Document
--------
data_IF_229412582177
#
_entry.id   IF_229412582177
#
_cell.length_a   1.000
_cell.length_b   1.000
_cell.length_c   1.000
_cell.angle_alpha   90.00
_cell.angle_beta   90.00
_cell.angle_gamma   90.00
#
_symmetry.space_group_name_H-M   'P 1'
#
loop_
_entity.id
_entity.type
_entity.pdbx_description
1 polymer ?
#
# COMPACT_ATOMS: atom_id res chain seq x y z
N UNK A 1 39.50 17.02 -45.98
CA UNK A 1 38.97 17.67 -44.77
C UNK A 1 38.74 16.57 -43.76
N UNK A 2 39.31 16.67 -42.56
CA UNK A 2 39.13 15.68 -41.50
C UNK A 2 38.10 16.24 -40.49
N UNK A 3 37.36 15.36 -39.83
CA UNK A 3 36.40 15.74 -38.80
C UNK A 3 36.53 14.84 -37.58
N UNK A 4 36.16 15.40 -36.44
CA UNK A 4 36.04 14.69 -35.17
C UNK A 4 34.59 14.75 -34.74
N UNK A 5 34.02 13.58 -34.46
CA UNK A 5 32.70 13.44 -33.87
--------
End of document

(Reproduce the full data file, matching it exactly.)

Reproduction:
data_IF_229412582177
#
_entry.id   IF_229412582177
#
_cell.length_a   1.000
_cell.length_b   1.000
_cell.length_c   1.000
_cell.angle_alpha   90.00
_cell.angle_beta   90.00
_cell.angle_gamma   90.00
#
_symmetry.space_group_name_H-M   'P 1'
#
loop_
_entity.id
_entity.type
_entity.pdbx_description
1 polymer ?
#
# COMPACT_ATOMS: atom_id res chain seq x y z
N UNK A 1 39.50 17.02 -45.98
CA UNK A 1 38.97 17.67 -44.77
C UNK A 1 38.74 16.57 -43.76
N UNK A 2 39.31 16.67 -42.56
CA UNK A 2 39.13 15.68 -41.50
C UNK A 2 38.10 16.24 -40.49
N UNK A 3 37.36 15.36 -39.83
CA UNK A 3 36.40 15.74 -38.80
C UNK A 3 36.53 14.84 -37.58
N UNK A 4 36.16 15.40 -36.44
CA UNK A 4 36.04 14.69 -35.17
C UNK A 4 34.59 14.75 -34.74
N UNK A 5 34.02 13.58 -34.46
CA UNK A 5 32.70 13.44 -33.87